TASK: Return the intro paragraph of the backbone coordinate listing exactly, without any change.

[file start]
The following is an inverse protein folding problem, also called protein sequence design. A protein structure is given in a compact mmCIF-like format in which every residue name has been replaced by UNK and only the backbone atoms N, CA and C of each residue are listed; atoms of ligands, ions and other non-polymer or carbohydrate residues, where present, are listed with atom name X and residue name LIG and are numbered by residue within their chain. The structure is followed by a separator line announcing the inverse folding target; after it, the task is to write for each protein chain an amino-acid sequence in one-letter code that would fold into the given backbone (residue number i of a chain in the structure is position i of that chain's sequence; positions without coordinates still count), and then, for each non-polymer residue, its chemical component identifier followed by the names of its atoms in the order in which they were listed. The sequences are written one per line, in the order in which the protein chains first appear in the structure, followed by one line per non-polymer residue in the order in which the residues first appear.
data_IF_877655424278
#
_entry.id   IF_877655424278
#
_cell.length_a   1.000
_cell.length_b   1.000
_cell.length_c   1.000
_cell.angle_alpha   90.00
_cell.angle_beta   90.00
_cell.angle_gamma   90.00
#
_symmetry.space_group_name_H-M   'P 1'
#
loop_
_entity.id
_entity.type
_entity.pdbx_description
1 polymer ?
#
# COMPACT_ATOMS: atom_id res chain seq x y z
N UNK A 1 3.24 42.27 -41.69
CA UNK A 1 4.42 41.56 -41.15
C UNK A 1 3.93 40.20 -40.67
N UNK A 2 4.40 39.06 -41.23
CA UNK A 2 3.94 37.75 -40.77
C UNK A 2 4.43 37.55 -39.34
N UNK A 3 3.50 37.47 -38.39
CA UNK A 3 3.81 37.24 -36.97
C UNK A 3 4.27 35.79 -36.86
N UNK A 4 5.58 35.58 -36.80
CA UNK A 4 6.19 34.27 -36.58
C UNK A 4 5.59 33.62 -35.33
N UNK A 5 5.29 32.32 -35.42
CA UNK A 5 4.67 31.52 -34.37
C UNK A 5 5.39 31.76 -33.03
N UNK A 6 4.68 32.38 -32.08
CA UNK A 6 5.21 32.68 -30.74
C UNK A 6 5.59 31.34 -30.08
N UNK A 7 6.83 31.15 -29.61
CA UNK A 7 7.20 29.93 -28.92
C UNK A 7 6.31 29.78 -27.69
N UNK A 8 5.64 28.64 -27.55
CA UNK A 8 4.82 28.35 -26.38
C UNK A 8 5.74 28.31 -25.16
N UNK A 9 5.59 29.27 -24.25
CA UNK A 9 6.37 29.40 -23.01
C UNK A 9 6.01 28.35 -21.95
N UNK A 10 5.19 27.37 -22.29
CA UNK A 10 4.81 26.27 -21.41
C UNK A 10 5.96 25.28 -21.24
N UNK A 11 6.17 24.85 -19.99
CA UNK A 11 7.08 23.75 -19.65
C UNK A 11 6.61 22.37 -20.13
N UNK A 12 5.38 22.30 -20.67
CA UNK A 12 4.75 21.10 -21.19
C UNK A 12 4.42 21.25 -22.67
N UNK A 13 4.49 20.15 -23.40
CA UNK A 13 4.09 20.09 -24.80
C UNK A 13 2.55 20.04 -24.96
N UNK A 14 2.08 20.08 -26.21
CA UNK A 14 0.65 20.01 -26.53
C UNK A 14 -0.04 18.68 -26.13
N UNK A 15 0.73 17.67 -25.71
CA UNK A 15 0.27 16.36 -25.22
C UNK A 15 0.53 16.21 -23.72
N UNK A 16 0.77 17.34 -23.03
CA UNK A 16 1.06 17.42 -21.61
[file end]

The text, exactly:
The following is an inverse protein folding problem, also called protein sequence design. A protein structure is given in a compact mmCIF-like format in which every residue name has been replaced by UNK and only the backbone atoms N, CA and C of each residue are listed; atoms of ligands, ions and other non-polymer or carbohydrate residues, where present, are listed with atom name X and residue name LIG and are numbered by residue within their chain. The structure is followed by a separator line announcing the inverse folding target; after it, the task is to write for each protein chain an amino-acid sequence in one-letter code that would fold into the given backbone (residue number i of a chain in the structure is position i of that chain's sequence; positions without coordinates still count), and then, for each non-polymer residue, its chemical component identifier followed by the names of its atoms in the order in which they were listed. The sequences are written one per line, in the order in which the protein chains first appear in the structure, followed by one line per non-polymer residue in the order in which the residues first appear.